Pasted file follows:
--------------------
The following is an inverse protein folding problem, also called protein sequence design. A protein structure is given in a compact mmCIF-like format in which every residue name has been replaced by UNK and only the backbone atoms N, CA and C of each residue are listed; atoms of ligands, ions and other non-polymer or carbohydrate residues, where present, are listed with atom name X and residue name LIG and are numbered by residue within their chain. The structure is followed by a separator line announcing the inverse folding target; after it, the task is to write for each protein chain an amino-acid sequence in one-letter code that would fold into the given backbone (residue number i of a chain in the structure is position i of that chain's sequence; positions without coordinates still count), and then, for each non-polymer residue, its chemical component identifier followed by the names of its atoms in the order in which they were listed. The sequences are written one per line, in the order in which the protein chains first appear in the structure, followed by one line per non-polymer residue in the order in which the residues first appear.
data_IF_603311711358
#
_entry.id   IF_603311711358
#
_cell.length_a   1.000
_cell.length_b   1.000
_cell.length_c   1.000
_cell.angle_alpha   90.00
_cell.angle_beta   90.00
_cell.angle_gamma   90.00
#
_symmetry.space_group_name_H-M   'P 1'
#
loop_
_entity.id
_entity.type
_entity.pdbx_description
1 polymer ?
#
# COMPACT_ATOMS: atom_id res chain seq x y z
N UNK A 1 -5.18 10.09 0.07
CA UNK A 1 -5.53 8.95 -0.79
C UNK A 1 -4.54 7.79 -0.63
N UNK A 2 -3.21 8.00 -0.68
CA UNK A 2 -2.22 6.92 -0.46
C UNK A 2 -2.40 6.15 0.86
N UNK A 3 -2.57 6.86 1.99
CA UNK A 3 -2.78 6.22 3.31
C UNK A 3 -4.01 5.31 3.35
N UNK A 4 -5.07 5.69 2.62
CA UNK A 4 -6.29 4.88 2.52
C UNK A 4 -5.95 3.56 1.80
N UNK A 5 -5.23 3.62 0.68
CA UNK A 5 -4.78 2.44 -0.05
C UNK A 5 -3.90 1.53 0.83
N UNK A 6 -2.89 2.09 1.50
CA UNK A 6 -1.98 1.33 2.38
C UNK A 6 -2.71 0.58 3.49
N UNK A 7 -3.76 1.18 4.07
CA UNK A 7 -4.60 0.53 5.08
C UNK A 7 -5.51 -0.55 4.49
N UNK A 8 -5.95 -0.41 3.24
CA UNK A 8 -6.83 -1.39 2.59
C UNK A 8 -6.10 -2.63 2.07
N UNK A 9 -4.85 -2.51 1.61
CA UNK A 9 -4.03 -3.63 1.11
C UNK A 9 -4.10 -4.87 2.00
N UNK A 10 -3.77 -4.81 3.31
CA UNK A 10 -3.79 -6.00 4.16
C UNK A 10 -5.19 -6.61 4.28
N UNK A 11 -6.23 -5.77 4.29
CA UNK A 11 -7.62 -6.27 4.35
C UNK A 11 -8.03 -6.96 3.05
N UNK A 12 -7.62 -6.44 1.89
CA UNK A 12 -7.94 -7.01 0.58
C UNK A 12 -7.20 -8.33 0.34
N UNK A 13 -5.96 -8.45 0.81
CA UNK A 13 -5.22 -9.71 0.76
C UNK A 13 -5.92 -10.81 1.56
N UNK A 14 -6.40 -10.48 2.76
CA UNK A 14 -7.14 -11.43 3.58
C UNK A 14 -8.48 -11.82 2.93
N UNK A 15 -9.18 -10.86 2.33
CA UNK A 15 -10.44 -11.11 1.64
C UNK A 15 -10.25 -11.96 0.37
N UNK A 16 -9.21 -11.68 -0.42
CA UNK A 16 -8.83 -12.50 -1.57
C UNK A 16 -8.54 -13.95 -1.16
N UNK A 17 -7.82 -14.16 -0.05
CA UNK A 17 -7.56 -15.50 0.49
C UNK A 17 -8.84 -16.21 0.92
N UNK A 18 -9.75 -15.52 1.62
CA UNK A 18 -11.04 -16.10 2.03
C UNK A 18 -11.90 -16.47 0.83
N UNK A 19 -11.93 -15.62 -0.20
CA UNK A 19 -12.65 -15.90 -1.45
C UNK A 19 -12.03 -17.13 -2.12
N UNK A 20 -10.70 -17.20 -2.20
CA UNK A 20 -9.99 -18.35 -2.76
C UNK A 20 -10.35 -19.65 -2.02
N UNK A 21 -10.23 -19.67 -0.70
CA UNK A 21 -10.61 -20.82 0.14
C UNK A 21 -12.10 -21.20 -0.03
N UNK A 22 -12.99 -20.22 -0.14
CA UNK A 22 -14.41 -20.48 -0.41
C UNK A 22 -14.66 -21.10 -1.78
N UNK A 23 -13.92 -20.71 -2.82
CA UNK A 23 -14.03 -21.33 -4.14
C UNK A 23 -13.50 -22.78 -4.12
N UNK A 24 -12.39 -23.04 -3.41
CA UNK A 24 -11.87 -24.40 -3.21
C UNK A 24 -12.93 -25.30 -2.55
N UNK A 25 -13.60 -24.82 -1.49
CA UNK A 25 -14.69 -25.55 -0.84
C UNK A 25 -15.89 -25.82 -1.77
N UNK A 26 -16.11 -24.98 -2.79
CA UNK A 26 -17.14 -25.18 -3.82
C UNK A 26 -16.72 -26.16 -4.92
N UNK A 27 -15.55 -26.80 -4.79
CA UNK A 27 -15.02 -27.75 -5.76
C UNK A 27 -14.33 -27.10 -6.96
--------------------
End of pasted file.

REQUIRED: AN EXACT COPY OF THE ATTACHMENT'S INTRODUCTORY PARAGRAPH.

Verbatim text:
The following is an inverse protein folding problem, also called protein sequence design. A protein structure is given in a compact mmCIF-like format in which every residue name has been replaced by UNK and only the backbone atoms N, CA and C of each residue are listed; atoms of ligands, ions and other non-polymer or carbohydrate residues, where present, are listed with atom name X and residue name LIG and are numbered by residue within their chain. The structure is followed by a separator line announcing the inverse folding target; after it, the task is to write for each protein chain an amino-acid sequence in one-letter code that would fold into the given backbone (residue number i of a chain in the structure is position i of that chain's sequence; positions without coordinates still count), and then, for each non-polymer residue, its chemical component identifier followed by the names of its atoms in the order in which they were listed. The sequences are written one per line, in the order in which the protein chains first appear in the structure, followed by one line per non-polymer residue in the order in which the residues first appear.